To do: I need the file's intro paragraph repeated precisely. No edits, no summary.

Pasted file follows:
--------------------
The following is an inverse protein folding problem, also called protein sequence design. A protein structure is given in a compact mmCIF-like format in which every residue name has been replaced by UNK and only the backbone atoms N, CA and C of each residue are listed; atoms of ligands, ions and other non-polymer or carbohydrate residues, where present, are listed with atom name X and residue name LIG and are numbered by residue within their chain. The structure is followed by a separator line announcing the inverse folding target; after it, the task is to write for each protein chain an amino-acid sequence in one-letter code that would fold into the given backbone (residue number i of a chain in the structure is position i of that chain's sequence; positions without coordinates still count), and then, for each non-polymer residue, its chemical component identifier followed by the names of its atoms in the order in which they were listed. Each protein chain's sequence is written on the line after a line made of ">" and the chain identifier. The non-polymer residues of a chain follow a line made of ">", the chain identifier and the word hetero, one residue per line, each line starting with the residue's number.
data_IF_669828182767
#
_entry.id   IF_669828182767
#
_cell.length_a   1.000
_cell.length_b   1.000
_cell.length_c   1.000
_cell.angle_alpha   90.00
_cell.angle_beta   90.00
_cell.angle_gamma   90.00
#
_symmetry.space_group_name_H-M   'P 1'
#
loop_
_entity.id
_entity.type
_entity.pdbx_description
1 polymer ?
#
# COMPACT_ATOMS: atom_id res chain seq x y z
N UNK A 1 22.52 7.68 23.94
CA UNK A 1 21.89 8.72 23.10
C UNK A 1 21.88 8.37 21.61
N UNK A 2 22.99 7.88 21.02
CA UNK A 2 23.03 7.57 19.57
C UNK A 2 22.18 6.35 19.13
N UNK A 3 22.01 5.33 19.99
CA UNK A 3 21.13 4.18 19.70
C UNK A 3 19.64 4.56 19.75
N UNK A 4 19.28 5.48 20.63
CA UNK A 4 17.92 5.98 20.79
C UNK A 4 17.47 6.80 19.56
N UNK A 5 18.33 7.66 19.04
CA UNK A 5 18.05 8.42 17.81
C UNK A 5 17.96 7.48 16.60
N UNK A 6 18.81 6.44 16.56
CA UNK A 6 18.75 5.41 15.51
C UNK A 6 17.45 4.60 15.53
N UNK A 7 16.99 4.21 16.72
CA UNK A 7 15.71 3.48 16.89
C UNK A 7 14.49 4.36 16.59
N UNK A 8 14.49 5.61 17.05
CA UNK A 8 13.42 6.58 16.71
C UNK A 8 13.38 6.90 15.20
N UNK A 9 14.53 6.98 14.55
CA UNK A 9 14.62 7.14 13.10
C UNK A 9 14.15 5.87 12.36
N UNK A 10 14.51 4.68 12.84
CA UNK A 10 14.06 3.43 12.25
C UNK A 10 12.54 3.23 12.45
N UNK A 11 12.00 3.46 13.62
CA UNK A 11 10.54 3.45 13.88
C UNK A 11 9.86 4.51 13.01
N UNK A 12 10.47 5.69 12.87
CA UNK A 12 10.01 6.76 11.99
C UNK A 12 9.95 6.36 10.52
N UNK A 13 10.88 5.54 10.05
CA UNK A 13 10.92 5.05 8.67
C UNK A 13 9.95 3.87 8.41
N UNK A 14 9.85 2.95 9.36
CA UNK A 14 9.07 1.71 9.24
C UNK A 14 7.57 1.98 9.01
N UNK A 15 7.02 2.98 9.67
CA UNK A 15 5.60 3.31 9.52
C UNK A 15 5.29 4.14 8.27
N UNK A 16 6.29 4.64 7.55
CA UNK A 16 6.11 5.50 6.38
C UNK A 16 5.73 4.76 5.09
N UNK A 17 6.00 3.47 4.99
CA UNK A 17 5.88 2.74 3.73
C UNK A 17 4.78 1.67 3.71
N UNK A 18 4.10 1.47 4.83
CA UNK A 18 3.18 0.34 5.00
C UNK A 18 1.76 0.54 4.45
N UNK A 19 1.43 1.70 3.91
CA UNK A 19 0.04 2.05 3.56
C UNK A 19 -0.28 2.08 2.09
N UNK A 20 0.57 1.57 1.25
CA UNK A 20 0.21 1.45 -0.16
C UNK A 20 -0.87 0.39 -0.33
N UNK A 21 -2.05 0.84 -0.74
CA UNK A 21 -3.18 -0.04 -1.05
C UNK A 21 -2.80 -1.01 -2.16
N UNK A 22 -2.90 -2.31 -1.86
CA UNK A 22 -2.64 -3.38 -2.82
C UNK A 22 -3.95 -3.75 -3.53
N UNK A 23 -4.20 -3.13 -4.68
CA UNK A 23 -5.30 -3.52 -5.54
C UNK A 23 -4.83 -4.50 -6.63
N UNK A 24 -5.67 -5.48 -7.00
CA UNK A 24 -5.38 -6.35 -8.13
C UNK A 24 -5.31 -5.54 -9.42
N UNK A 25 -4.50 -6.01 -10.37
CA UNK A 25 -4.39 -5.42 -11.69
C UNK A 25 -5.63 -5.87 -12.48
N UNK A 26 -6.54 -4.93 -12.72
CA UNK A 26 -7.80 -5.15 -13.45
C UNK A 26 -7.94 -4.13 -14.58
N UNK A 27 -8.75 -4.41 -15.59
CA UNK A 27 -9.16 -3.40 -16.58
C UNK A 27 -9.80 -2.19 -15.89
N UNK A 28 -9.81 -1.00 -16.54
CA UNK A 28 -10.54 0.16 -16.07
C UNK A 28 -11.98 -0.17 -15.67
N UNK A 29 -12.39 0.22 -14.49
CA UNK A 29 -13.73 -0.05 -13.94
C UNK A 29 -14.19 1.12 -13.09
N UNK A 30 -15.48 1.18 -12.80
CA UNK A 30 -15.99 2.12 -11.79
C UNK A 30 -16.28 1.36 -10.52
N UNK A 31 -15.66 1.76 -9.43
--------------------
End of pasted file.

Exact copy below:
The following is an inverse protein folding problem, also called protein sequence design. A protein structure is given in a compact mmCIF-like format in which every residue name has been replaced by UNK and only the backbone atoms N, CA and C of each residue are listed; atoms of ligands, ions and other non-polymer or carbohydrate residues, where present, are listed with atom name X and residue name LIG and are numbered by residue within their chain. The structure is followed by a separator line announcing the inverse folding target; after it, the task is to write for each protein chain an amino-acid sequence in one-letter code that would fold into the given backbone (residue number i of a chain in the structure is position i of that chain's sequence; positions without coordinates still count), and then, for each non-polymer residue, its chemical component identifier followed by the names of its atoms in the order in which they were listed. Each protein chain's sequence is written on the line after a line made of ">" and the chain identifier. The non-polymer residues of a chain follow a line made of ">", the chain identifier and the word hetero, one residue per line, each line starting with the residue's number.